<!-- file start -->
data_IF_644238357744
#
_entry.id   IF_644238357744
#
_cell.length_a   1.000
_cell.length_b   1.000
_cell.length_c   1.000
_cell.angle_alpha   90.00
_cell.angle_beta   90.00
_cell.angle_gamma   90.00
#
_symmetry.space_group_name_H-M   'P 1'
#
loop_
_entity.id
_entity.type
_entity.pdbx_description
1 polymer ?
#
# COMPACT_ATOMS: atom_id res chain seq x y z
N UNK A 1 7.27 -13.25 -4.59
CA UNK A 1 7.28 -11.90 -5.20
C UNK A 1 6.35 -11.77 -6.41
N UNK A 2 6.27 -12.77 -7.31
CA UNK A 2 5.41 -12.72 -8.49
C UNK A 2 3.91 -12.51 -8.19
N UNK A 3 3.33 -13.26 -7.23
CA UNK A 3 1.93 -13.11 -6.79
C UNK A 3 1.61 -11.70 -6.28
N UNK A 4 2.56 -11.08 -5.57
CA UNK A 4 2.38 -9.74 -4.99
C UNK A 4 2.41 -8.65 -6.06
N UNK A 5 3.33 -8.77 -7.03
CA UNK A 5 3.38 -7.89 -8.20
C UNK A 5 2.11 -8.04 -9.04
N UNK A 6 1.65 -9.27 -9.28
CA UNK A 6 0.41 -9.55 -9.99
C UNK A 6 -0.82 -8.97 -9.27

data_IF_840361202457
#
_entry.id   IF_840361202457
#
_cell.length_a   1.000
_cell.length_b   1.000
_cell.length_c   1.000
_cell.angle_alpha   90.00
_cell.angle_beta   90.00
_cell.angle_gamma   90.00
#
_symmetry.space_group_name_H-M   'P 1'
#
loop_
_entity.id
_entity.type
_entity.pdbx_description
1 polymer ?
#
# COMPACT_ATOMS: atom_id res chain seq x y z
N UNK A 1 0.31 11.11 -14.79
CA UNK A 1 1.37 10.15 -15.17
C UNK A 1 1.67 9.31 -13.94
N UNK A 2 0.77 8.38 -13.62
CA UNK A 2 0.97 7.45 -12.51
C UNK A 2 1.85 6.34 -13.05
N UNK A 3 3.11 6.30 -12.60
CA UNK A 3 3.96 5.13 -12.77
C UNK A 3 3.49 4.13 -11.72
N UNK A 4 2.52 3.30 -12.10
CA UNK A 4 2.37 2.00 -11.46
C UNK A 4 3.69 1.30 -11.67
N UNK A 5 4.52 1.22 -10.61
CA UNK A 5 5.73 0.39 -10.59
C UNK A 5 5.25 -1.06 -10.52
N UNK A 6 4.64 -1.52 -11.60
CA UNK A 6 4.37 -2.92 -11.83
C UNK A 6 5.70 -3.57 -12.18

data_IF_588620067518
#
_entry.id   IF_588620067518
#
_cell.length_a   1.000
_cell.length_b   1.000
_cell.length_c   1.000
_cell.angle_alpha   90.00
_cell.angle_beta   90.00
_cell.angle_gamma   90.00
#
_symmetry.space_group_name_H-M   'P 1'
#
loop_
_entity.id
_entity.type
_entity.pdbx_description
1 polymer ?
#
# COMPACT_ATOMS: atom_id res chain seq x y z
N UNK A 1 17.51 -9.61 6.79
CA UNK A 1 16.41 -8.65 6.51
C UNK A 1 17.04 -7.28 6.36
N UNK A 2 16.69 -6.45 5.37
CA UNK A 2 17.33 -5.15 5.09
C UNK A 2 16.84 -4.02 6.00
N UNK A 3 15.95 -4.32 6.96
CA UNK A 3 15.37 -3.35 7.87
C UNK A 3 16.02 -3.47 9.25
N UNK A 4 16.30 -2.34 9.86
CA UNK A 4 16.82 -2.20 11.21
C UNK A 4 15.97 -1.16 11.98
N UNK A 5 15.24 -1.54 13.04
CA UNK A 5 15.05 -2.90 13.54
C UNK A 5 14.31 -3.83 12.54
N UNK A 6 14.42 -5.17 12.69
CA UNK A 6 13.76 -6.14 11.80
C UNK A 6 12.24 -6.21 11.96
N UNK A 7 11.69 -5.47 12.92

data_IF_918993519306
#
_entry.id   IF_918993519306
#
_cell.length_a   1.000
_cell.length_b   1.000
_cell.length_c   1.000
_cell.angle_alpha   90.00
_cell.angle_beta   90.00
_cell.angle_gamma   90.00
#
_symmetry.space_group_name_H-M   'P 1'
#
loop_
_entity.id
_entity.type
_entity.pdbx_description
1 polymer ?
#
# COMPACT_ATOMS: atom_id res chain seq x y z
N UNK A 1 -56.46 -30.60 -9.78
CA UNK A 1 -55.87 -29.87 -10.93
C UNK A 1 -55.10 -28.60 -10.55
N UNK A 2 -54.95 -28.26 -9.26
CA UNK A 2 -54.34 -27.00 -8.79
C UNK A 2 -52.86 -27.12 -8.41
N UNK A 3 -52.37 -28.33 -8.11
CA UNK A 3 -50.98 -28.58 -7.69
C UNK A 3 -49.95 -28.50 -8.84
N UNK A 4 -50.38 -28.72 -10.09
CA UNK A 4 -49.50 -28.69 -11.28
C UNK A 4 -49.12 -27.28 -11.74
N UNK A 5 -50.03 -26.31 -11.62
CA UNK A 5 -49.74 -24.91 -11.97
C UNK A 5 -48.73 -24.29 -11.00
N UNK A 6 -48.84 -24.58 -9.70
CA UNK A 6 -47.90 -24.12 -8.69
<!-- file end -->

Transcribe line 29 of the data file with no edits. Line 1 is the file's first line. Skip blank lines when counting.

C UNK A 3 1.61 -11.70 -6.28